Eight years after resveratrol pills first became popular in 2004 there has not been a single human trial of this molecule for heart disease, the very core of its initial idea as a pill that would avert heart attacks.

    To that end, Dr. Dipak Das demonstrated in the animal lab that relatively low-dose resveratrol could turn a mortal heart attack into a non-mortal event. Dr. Das dared to demonstrate that an existing resveratrol dietary supplement (Longevinex®) could out-perform plain resveratrol by micronizing and microencapsulating this light-sensitive molecule and combining it with other natural molecules. Dr. Das even submitted heart tissue samples to researchers at the National Institutes of Health who validated his work in a microRNA analysis. Resveratrol, and more so Longevinex®, had restored the gene pattern in a laboratory mouse’s heart to its pre-heart attack state. Maybe the days of humans dying of sudden mortal heart attacks would soon be over, that is, until U CONN contrived up its allegations against Dr. Das.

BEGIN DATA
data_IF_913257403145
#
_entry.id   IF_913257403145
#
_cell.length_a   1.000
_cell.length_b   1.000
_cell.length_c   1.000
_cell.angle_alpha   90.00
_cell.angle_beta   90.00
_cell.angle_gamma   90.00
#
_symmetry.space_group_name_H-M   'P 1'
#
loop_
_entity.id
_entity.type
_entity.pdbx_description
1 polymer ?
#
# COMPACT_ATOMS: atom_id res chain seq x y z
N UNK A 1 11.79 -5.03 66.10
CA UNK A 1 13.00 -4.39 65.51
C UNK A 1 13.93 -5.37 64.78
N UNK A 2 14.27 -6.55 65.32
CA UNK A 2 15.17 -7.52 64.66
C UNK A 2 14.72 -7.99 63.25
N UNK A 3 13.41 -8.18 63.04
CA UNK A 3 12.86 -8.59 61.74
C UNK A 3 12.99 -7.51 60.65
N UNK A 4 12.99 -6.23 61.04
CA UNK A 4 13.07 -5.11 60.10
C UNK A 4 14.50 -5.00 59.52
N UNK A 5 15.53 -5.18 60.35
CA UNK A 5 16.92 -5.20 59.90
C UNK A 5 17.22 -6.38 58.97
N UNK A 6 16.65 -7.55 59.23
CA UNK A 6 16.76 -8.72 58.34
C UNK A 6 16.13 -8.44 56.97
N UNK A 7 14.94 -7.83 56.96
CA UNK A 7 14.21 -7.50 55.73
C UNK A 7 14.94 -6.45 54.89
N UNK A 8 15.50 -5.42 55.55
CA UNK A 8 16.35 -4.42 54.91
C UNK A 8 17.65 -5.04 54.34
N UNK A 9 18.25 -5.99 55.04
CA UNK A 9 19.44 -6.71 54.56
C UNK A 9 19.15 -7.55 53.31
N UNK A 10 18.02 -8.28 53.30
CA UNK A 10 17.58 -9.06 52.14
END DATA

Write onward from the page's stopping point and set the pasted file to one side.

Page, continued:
Gene target discovery

    By February of 2012 researchers at the National Institutes of Health (NIH) had settled a long-running dispute over the initial gene that resveratrol targets. Early on researchers mistakenly believe the Sirtuin1 gene activated a large number of downstream genes to produce the profound effects demonstrated in the laboratory. NIH investigators discovered resveratrol first targets the gene for the phosphodiesterase-4 gene which in turn activates other genes including Sirtuin1. Of interest, a phosphodiesterase-5 inhibiting drugs are widely used to treat erectile dysfunction.

    But inexplicably NIH investigators chose to promote Rolipam, an already FDA-approved drug that targets that same gene. NIH researchers said Rolipam might be less toxic than resveratrol. That would certainly be true for mega-dose resveratrol, which is toxic, but not for low-dose resveratrol.